The one condition of employment the five “gentlemen” insisted upon was that the young candidate find himself a wife before becoming the spiritual counselor to their wives and daughters. Fortunately, the young lady Seth had in mind already had him in her mind. Seth married Valina Rawson in 1810 and soon the population of the Orange Street parsonage was on the rise; with Caroline, in 1811, Edward in 1813, Joseph in 1817, and Charles in 1819. A small stone in the oldest section of Prospect Hill marks the grave of Charles Coffin Swift. The worn inscription is still sufficiently decipherable to ascertain the Swifts’ youngest child lived less than a year. Nantucket Town is encircled by cemeteries, each originally serving a different congregation. Prospect Hill was the South Church burial ground.

On Nov. 9, 1809, Rev. Seth Swift conducted the first service in the new meeting house: Thaddeus Coffin, Nathaniel Barrett and Henry Riddell were installed as deacons. Coffin was also elected treasurer. The process of gathering a new church set in motion by the five “gentlemen” would seem to have reached its goal, but there was one more step to take: that of becoming part of the established church of Massachusetts. This took an act of the state legislature.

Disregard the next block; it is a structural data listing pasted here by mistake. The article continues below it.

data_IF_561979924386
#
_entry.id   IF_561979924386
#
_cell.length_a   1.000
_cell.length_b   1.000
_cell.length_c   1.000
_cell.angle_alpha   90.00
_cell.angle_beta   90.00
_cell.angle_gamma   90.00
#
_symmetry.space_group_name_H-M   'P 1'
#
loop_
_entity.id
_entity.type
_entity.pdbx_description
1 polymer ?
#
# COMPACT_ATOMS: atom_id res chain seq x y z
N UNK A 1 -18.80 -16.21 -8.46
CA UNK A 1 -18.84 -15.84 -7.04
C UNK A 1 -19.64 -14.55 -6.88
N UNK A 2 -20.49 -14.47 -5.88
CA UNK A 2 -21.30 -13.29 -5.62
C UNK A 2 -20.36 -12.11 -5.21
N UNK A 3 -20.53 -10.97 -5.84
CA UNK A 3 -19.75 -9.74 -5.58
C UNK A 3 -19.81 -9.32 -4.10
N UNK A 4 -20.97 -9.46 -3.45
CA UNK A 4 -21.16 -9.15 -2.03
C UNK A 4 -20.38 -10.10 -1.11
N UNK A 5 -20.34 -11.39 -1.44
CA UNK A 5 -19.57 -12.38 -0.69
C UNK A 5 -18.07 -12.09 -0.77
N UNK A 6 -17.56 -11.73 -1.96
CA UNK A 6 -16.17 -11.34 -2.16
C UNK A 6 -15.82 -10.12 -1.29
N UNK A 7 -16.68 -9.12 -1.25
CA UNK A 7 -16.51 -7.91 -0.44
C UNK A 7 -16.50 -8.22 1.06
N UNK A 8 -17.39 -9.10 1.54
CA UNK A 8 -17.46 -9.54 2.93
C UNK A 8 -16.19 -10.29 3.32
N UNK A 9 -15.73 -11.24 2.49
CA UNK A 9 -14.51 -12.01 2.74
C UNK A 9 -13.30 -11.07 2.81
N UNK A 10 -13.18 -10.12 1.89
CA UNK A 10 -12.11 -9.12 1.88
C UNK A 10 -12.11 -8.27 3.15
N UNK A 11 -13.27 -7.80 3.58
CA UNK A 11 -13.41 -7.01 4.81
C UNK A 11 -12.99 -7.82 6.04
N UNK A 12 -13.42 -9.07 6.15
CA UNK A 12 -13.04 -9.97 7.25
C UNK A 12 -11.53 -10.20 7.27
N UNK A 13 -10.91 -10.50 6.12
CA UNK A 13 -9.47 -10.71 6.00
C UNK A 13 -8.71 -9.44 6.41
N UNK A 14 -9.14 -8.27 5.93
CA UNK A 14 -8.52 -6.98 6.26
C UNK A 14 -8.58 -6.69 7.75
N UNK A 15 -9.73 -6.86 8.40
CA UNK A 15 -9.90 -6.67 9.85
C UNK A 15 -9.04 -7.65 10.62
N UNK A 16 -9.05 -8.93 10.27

That happened on June 4, 1810, by a vote of the Great and General Court of Massachusetts. The Second Congregational Meeting House Society became part of the state church often called The Puritan or Congregational Church. By this act, 33 men, with Thaddeus Coffin’s name at the head of the list, were legally incorporated as the “proprietors” of the South Church with the exclusive power to make and enforce bylaws, regulate church finances, swear in its officers, and conduct all the business of the church, including hiring, and firing, the minister. While the congregational polity of the established church was, in some respects, democratic, when the church voted it was the proprietors’ votes that were counted. Both the minister and the clerk who recorded the decisions of the meetings make a clear distinction between church and congregation. When they refer to the church as the deciding body, they mean the proprietors, the people who put up the money to purchase the land and build the building and thus claimed ownership. The proprietors were all men and all gentle. The congregation included everyone else who sat in the pews: mainly women and those of modest means.

Like the nation, within the denomination the process of becoming truly democratic had a long way to go.

A stone adjacent to that of young Charles Swift marks the grave of Miss Eliza Bailey, “former teacher of the African School.” Eliza died in 1841. She was not a proprietor but in 1837 her vote finally counted. She voted with Hepsibeth Riddell, Susan Barnard, Dinah Gardner, Nancy Folger, Sally Smith, Lydia Briggs and a score of other women of the congregation after a new minister, Henry Edes, persuaded the proprietors that the votes of all who sat in the pews mattered. By that vote the congregation abandoned the old rules and became Unitarian.

Ted Anderson is the retired Minister Emeritus of the Unitarian Universalist Church on Orange Street, where he served for 30 years.